Wednesday, November 22, 2017

What happened at the 11/20/2017 Council meeting: $133.2 million in general obligation bonds approved, demolition of Fairground buildings defeated, banning rope lighting deferred.

To access the Council agenda, the Council staff analysis and my commentary on the agenda, follow this link.

This meeting is  an hour and 45 minutes long. All mayoral appointments to boards and commissions are approved without dissension. Most Resolutions are approved lumped together on the "consent" agenda agenda. Below are the items of interest.


RESOLUTION RS2017-963  approves the issuance of up to $133.2 million in  general obligation bonds to provide funding for various projects contained in the Mayor’s mid-year Capital Spending Plan. This planned spending is for projects known about and approved. It includes additional funding for a planned community ice center in Bellevue operated by the Nashville Predators, additional funding for the ongoing renovation of Hillsboro High School, construction of a new Metro police headquarters on Murfeesboro Pike, and reconstruction of the Criminal Justice Center, which houses the downtown jail. All of these projects are already under way. There are a few questions asked from the floor but no real controversy. Most discussion of legislation takes place in committee. If you want to learn more about this issue, you may want to watch the Budget and Finance Committee meeting. This resolution passes on a voice vote.
RESOLUTION RS2017-965  declares certain properties as surplus and gives the property to selected nonprofit organizations, and authorizes grants of up to $4.5 million from the Barnes Fund for affordable housing to the selected nonprofit organizations for the purpose of constructing and rehabilitating affordable or "workforce" housing. This is fulfillment of what is already a policy. To see the address of the properties and a list of the non-profits and how much each receive, read the bill. The Woodbine Community Organization gets $1.2 million which is the largest grant. This was approved on the consent agenda.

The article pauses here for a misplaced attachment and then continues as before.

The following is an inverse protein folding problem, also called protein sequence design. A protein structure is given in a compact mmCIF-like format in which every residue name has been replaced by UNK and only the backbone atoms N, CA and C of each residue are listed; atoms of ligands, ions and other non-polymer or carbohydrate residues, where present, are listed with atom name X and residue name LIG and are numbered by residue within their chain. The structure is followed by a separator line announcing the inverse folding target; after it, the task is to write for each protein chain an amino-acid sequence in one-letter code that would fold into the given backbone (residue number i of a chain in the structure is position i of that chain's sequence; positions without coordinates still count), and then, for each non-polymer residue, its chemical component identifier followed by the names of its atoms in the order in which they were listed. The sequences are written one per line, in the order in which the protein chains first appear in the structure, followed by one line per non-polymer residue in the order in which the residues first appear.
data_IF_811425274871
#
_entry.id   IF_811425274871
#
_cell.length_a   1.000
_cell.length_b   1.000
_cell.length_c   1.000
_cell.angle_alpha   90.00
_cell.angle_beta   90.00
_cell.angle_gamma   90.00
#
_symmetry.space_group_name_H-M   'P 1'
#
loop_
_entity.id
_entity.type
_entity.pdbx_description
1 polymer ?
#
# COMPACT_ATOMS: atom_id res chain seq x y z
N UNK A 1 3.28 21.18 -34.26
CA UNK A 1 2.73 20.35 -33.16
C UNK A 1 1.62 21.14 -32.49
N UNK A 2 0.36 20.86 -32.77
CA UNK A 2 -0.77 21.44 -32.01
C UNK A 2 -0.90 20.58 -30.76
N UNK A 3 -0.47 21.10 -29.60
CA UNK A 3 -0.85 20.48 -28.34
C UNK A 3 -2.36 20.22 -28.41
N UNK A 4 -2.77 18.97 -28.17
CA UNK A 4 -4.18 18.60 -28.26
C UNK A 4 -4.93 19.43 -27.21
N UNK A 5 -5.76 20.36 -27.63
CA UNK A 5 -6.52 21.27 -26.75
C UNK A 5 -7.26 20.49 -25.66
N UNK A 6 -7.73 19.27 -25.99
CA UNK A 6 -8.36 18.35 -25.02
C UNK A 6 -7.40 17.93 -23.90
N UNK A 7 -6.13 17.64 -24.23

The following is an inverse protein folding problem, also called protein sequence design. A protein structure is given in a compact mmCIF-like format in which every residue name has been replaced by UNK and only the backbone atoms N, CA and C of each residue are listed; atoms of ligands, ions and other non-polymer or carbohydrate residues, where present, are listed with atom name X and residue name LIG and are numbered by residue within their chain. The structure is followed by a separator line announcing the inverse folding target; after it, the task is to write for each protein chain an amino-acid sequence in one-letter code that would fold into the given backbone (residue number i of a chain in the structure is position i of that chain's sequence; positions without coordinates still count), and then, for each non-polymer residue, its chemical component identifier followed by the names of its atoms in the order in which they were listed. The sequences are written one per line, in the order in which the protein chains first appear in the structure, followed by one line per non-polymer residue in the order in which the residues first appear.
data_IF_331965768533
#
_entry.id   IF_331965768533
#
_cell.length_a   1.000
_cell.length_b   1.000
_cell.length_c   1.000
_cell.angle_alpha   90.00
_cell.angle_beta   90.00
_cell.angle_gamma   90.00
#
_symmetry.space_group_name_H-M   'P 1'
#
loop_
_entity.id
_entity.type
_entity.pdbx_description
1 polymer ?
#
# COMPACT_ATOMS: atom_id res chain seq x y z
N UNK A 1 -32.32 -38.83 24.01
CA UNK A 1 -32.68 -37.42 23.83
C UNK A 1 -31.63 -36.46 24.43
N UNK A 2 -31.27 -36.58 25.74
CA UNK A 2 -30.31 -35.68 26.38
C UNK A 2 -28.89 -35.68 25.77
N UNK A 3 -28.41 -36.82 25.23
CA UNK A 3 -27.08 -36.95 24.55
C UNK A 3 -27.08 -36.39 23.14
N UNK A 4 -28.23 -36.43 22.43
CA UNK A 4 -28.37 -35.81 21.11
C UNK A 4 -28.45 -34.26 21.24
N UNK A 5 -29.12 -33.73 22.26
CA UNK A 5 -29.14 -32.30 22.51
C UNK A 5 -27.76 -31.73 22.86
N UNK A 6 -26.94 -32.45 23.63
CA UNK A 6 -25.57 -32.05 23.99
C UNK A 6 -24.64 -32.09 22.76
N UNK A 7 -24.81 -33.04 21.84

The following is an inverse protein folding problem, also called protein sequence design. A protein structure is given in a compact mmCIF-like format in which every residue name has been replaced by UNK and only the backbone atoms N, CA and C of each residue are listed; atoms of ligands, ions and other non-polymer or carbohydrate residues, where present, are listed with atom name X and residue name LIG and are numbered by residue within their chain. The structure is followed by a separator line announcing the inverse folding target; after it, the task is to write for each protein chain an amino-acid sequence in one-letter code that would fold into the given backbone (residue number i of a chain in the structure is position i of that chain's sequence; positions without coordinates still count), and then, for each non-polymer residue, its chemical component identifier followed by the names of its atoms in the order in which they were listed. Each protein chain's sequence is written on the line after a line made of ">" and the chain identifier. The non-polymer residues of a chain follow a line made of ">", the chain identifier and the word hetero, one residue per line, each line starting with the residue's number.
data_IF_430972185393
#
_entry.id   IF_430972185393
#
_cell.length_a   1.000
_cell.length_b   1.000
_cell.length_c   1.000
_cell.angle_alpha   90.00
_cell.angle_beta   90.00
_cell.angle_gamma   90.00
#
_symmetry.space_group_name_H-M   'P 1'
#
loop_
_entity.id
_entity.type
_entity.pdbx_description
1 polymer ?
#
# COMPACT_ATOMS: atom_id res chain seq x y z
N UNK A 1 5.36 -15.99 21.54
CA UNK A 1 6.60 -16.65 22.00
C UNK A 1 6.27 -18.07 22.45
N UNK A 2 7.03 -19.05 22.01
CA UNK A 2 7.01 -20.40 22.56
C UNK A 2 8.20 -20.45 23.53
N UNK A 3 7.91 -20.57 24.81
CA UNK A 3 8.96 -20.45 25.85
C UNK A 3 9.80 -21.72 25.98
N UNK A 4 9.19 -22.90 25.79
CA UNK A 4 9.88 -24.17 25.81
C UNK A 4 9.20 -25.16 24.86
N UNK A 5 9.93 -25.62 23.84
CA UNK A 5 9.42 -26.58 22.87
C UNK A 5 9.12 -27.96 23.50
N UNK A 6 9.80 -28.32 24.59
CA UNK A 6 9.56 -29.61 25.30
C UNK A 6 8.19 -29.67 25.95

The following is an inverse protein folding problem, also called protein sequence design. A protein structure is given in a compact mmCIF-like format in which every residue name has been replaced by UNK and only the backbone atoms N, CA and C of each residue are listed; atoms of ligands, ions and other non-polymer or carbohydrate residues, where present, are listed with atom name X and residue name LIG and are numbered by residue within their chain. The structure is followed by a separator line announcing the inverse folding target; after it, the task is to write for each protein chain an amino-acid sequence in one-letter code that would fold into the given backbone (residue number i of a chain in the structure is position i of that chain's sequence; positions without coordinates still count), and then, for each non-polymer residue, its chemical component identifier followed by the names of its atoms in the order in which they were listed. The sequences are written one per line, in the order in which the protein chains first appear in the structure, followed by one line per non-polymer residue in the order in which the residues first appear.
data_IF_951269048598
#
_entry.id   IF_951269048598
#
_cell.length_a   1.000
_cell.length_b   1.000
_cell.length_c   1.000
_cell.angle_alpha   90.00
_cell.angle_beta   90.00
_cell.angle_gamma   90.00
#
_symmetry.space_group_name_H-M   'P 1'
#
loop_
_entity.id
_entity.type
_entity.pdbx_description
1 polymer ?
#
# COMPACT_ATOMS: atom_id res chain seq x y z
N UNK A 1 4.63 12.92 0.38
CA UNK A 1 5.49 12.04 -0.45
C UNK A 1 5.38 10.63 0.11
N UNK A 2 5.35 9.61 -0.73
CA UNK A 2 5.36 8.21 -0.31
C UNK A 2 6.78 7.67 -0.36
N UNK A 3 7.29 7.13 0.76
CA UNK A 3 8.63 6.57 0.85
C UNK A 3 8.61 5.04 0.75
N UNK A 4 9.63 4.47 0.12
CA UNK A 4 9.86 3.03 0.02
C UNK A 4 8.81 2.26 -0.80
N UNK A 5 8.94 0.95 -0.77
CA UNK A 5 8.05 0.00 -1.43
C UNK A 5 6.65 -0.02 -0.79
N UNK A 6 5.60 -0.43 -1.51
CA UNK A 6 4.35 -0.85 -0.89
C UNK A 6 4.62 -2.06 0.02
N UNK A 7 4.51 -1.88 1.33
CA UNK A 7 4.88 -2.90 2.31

RESOLUTION RS2017-966  authorizes the Mayor to employ the law firm of Lieff Cabraser Heimann &Bernstein, LLP, as special counsel to pursue claims against manufacturers and distributors of prescription opioids that have "wrongfully caused drug addiction in Davidson County." In some cases the law firm could get up to 20% of any money awarded the city. A question is asked and answered as to how this firm was selected. RFP's were issued to ten firms. Five of them submitted proposals. Questions are asked by Black members of the Council as to the diversity of the law firm selected. Not getting an answer to the question a motion is made to defer the matter. The motion to defer is approved by a vote of 22 to 15.

While I have absolutely no reason to question the process, but having an inquiring mind, I would like to know which of the firms had employees that made political contributions to mayoral candidates and to whom they contributed and how much. If I were a news organization with staff, I would research this question.
 Bills on First reading: There are 21 bills on first reading. First reading is a formality that gets bills on the agenda and they are not considered by committee until after they pass first reading. Bills on First Reading are all lumped together and usually pass by a single vote except in extremely rare cases. This is one of those cases.